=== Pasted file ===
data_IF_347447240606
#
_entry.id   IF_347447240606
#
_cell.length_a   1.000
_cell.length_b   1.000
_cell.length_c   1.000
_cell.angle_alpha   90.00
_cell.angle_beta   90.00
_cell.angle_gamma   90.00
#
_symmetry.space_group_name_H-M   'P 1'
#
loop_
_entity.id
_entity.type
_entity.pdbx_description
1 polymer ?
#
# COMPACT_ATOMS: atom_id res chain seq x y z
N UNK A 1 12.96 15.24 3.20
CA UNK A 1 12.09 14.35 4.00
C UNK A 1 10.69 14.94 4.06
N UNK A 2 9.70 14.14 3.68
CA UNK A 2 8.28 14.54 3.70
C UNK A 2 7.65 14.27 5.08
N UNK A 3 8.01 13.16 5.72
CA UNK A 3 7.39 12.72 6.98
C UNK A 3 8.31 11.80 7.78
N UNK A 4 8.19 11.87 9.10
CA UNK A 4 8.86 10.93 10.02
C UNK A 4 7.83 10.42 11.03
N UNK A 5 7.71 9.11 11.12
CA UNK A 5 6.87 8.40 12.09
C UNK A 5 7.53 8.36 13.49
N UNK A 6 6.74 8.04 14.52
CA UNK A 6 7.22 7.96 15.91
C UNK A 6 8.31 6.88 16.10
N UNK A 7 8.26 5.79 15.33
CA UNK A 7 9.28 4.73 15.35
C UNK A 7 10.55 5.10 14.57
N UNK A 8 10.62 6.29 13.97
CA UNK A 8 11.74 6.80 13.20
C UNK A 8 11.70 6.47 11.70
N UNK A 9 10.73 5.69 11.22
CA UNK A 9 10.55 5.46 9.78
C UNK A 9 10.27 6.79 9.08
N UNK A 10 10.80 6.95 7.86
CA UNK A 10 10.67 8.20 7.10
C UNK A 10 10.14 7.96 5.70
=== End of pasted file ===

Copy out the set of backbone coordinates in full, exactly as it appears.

data_IF_347447240606
#
_entry.id   IF_347447240606
#
_cell.length_a   1.000
_cell.length_b   1.000
_cell.length_c   1.000
_cell.angle_alpha   90.00
_cell.angle_beta   90.00
_cell.angle_gamma   90.00
#
_symmetry.space_group_name_H-M   'P 1'
#
loop_
_entity.id
_entity.type
_entity.pdbx_description
1 polymer ?
#
# COMPACT_ATOMS: atom_id res chain seq x y z
N UNK A 1 12.96 15.24 3.20
CA UNK A 1 12.09 14.35 4.00
C UNK A 1 10.69 14.94 4.06
N UNK A 2 9.70 14.14 3.68
CA UNK A 2 8.28 14.54 3.70
C UNK A 2 7.65 14.27 5.08
N UNK A 3 8.01 13.16 5.72
CA UNK A 3 7.39 12.72 6.98
C UNK A 3 8.31 11.80 7.78
N UNK A 4 8.19 11.87 9.10
CA UNK A 4 8.86 10.93 10.02
C UNK A 4 7.83 10.42 11.03
N UNK A 5 7.71 9.11 11.12
CA UNK A 5 6.87 8.40 12.09
C UNK A 5 7.53 8.36 13.49
N UNK A 6 6.74 8.04 14.52
CA UNK A 6 7.22 7.96 15.91
C UNK A 6 8.31 6.88 16.10
N UNK A 7 8.26 5.79 15.33
CA UNK A 7 9.28 4.73 15.35
C UNK A 7 10.55 5.10 14.57
N UNK A 8 10.62 6.29 13.97
CA UNK A 8 11.74 6.80 13.20
C UNK A 8 11.70 6.47 11.70
N UNK A 9 10.73 5.69 11.22
CA UNK A 9 10.55 5.46 9.78
C UNK A 9 10.27 6.79 9.08
N UNK A 10 10.80 6.95 7.86
CA UNK A 10 10.67 8.20 7.10
C UNK A 10 10.14 7.96 5.70